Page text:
4. Automatic renewals of term-limited agreements: Due to Anti-Deficiency Act restrictions, automatic contract renewal clauses are impermissible. Any such Commercial Supplier Agreement clauses are unenforceable.

5. Future fees or penalties: Future fees—such as attorney fees, cost or interest—may only be awarded against the U.S. Government when expressly authorized by statute (e.g. Prompt Payment Act).

6. Taxes: Any taxes or surcharges that will be passed along to the Government will be governed by the terms of the underlying contract. The cognizant contracting officer must make a determination of applicability whenever such a request is made.

7. Payment terms or invoicing (late payment): Any Commercial Supplier Agreement terms that purport to establish payment terms or invoicing requirements that contradict the terms of the Government contract will be unenforceable. Discrepancies found during an audit must comply with the invoicing procedures from the underlying contract.

8. Automatic incorporation/deemed acceptance of third party terms: No third party terms may be incorporated into the contract by reference. Incorporation of third party terms after the time of award may only be performed by bilateral contract modification with the approval of the cognizant contracting officer.

9. State/foreign law governed contracts: Clauses that conflict with the sovereign immunity of the U.S. Government cannot apply to litigation where the U.S. Government is a defendant because those disputes must be heard either in U.S. District Court or the U.S. Court of Federal Claims. Commercial Supplier Agreement terms that require the resolution of a dispute in a forum other than that expressly authorized by Federal law are deleted. Statutes of limitation on potential claims shall be governed by U.S. Government law.

10. Equitable remedies, injunctions, binding arbitration: Equitable remedies, injunctive relief and binding arbitration clauses may not be enforced unless explicitly authorized by agency guidance or statute.

11. Unilateral termination of Commercial Supplier Agreement by supplier: Commercial suppliers may not unilaterally terminate or suspend a contract unless the supplies or services are generally withdrawn from the commercial market. Remedy from contractual breach by the Government must be pursued under the Contract Disputes Act.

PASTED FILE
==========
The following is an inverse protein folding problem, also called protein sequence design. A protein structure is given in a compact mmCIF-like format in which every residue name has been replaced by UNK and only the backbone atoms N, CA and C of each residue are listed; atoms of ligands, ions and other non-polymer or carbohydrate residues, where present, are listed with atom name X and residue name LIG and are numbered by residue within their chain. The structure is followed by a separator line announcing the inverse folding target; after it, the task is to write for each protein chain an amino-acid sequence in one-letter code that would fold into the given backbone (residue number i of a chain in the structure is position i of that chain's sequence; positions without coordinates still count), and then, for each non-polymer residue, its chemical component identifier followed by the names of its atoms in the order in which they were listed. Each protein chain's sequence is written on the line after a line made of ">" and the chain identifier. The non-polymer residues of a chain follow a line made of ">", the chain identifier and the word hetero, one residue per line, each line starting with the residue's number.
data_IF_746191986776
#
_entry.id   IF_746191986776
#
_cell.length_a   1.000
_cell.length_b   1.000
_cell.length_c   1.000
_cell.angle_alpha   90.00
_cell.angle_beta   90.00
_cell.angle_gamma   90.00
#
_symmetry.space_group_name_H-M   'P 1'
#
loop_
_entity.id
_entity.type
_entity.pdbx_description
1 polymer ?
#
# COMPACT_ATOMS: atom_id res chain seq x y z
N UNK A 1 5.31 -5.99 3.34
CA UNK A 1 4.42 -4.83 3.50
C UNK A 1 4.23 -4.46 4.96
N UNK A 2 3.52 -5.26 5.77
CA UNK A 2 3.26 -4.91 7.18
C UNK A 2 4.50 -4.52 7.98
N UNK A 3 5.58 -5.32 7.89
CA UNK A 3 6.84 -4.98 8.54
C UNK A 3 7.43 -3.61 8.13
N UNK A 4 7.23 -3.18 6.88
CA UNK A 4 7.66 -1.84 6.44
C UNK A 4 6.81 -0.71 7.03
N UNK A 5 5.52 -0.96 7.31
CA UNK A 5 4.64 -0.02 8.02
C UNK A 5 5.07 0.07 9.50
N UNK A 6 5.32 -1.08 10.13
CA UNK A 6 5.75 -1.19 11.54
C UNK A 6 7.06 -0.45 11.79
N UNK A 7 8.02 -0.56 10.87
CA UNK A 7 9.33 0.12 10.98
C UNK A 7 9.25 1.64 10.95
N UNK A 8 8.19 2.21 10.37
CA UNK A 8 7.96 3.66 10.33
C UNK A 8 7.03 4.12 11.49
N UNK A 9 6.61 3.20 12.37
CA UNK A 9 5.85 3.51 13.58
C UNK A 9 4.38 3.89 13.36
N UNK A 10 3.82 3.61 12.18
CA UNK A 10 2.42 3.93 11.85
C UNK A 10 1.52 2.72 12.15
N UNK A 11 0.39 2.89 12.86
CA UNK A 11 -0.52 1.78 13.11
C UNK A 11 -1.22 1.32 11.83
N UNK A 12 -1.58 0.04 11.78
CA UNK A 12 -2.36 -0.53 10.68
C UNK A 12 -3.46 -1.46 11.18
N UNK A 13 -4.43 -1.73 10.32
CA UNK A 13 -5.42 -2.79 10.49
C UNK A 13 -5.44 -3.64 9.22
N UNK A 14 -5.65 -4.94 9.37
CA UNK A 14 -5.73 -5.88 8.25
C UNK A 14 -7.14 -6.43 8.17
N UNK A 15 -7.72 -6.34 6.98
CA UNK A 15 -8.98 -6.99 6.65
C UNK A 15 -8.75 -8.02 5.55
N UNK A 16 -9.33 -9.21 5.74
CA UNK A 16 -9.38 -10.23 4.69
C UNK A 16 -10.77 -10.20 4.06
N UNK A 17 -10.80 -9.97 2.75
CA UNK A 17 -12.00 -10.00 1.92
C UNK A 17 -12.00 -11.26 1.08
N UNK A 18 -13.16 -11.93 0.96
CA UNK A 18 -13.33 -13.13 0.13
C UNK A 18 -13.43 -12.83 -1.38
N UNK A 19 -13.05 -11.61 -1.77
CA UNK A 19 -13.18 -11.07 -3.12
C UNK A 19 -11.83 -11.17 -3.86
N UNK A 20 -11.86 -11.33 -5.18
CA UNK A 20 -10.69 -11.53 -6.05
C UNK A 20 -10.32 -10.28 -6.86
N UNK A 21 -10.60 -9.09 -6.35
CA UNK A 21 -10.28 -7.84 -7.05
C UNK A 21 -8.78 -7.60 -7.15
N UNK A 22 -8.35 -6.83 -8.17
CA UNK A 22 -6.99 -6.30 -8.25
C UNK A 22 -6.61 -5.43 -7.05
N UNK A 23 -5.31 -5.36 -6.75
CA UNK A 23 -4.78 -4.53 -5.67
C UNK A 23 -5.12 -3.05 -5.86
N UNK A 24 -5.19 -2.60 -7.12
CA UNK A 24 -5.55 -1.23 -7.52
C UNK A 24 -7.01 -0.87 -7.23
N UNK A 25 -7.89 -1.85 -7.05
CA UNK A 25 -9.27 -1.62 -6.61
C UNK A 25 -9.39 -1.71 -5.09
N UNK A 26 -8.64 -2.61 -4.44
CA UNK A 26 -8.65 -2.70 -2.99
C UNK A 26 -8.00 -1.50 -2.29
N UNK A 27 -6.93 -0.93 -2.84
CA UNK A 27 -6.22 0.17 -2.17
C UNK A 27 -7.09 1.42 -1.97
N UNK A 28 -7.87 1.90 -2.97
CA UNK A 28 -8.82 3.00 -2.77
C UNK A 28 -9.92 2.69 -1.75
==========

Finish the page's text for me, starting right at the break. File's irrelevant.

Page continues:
12. Unilateral modification of Commercial Supplier Agreement by supplier: Unilateral changes of the Commercial Supplier Agreement are impermissible and any clause authorizing such changes is unenforceable.

13. Assignment of Commercial Supplier Agreement or Government contract by supplier: The contract, Commercial Supplier Agreement, party rights and party obligations may not be assigned or delegated without express Government approval. Payment to a third party financial institution may still be reassigned.

14. Confidentiality of Commercial Supplier Agreement terms and conditions: The content of the Commercial Supplier Agreement and the final contract pricing may not be deemed confidential. The Government may retain other marked confidential information as required by law, regulation or agency guidance, but will appropriately guard such confidential information.

15. Audits (automatic liability for payment): Discrepancies found during an audit must comply with the invoicing procedures from the underlying contract. Disputed charges Start Printed Page 15013must be resolved through the Disputes clause. Any audits requested by the commercial supplier or licensor will be performed at supplier or licensor's expense.

This class deviation will apply to all new awards for GSA acquisitions for commercial supplies or services. Existing contracts will be required to incorporate the new terms whenever an option period is exercised or the contract is otherwise modified.

This effort will reduce risk by uniformly addressing common unacceptable Commercial Supplier Agreement terms, facilitate efficiency and effectiveness in the contracting process by reducing the administrative burden for the Government and industry, and promote competition by reducing barriers to industry, particularly small businesses.

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Dated: March 17, 2015.

Jeffrey A. Koses,

Senior Procurement Executive, Office of Acquisition Policy, Office of Government-wide Policy.

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[FR Doc. 2015-06422 Filed 3-19-15; 8:45 am]

BILLING CODE 6820-61-P